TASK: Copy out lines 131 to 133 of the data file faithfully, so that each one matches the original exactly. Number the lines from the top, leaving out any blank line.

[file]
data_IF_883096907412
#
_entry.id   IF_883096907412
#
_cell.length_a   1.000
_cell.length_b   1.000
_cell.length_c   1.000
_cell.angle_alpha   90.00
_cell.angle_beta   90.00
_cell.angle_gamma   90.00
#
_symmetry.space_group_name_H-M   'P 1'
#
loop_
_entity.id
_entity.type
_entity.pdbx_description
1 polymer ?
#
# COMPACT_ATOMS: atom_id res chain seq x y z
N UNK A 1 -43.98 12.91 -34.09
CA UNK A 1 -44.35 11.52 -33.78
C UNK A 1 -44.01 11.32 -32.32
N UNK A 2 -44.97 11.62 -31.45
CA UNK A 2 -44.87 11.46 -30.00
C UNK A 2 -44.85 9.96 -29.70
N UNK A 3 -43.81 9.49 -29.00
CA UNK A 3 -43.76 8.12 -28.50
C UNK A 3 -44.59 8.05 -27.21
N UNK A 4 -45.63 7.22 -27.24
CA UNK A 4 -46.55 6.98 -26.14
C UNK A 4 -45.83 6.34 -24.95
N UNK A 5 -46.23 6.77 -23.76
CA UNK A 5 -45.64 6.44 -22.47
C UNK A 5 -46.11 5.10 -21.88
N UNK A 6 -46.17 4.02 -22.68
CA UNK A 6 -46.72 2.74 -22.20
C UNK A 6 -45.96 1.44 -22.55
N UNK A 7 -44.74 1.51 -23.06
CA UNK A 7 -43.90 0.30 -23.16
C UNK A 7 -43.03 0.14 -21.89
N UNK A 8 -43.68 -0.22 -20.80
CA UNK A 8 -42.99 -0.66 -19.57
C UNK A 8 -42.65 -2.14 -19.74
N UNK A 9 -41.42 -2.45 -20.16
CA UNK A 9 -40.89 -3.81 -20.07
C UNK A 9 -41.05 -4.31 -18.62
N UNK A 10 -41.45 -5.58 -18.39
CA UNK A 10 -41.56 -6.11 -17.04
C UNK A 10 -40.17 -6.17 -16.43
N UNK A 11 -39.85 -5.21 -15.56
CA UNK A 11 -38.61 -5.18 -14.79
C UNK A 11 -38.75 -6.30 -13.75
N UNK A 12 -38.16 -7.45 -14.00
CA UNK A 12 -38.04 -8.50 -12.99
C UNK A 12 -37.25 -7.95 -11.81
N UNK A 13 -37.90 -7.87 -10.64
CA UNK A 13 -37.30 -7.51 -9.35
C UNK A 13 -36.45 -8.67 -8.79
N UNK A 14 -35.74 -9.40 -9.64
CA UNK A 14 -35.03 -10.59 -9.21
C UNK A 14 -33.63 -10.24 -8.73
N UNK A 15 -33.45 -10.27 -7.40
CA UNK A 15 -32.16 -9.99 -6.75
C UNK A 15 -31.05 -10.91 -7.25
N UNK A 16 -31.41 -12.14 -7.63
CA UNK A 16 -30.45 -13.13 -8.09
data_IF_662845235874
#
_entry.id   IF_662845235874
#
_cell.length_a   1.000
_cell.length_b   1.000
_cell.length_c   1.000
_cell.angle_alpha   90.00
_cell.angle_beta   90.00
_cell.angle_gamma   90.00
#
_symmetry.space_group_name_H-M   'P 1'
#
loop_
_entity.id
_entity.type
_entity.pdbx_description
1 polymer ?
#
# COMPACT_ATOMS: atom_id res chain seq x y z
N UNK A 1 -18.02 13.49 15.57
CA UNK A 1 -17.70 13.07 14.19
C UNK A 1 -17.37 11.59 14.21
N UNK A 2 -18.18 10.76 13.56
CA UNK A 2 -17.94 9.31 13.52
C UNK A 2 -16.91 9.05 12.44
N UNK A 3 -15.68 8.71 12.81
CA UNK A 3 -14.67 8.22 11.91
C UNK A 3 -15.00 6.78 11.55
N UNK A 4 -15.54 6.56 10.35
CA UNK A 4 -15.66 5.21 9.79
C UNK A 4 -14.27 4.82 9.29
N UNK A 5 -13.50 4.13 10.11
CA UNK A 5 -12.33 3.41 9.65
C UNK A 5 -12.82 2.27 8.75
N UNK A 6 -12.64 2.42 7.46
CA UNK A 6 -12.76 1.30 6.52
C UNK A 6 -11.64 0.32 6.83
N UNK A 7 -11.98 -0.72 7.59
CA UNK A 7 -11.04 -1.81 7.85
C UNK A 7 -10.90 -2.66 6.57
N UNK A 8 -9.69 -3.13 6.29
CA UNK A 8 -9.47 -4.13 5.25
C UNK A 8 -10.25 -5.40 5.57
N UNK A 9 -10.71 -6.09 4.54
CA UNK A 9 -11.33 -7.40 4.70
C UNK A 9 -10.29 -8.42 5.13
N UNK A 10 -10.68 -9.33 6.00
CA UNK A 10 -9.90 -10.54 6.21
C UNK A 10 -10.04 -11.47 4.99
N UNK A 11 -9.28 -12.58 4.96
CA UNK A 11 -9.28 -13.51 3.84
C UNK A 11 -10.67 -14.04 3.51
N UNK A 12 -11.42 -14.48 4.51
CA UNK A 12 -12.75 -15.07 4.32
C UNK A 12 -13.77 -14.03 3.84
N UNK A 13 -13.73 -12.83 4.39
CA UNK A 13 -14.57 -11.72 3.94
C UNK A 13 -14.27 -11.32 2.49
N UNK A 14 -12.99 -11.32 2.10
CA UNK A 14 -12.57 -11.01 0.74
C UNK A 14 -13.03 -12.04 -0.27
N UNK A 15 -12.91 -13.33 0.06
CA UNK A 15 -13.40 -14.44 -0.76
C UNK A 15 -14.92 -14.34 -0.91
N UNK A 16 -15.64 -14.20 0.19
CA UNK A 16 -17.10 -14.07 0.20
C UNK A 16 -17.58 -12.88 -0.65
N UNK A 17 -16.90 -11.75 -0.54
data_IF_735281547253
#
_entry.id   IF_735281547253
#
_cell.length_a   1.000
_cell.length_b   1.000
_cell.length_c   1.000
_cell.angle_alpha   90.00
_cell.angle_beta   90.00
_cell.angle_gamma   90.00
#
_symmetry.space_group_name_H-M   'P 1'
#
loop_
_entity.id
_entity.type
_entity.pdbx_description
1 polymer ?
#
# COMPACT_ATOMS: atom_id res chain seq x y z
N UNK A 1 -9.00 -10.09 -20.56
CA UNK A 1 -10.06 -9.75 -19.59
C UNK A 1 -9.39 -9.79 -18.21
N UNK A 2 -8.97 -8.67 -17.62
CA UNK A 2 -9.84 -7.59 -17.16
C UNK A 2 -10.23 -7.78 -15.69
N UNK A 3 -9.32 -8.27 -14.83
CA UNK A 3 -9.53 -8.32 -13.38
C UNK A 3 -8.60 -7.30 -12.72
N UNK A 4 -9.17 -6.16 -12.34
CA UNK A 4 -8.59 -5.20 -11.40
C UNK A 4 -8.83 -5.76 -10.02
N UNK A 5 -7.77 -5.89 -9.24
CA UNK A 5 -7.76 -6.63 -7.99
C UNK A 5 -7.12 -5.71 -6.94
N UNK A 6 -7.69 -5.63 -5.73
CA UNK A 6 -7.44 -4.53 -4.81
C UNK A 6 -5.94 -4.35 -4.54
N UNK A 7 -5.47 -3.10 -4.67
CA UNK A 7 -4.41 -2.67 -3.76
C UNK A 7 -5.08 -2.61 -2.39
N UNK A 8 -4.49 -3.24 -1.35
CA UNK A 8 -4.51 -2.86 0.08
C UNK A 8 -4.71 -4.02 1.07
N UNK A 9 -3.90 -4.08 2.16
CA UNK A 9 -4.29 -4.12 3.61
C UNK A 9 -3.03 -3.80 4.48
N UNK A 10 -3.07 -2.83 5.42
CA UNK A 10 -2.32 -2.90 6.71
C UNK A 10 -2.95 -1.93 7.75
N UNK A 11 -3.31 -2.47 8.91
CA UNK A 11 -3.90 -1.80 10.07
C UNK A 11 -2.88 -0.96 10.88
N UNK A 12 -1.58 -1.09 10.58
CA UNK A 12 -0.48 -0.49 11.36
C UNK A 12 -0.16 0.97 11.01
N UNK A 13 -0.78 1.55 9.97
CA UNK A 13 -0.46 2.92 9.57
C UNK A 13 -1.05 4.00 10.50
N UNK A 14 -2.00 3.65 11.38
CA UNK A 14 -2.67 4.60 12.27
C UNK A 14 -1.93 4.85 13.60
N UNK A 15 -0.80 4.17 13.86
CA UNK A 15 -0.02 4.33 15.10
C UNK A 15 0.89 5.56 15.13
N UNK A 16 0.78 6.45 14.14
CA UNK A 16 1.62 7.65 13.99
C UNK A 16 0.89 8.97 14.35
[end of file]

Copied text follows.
CA UNK A 15 -13.40 -14.44 -0.76
C UNK A 15 -14.92 -14.34 -0.91
N UNK A 16 -15.64 -14.20 0.19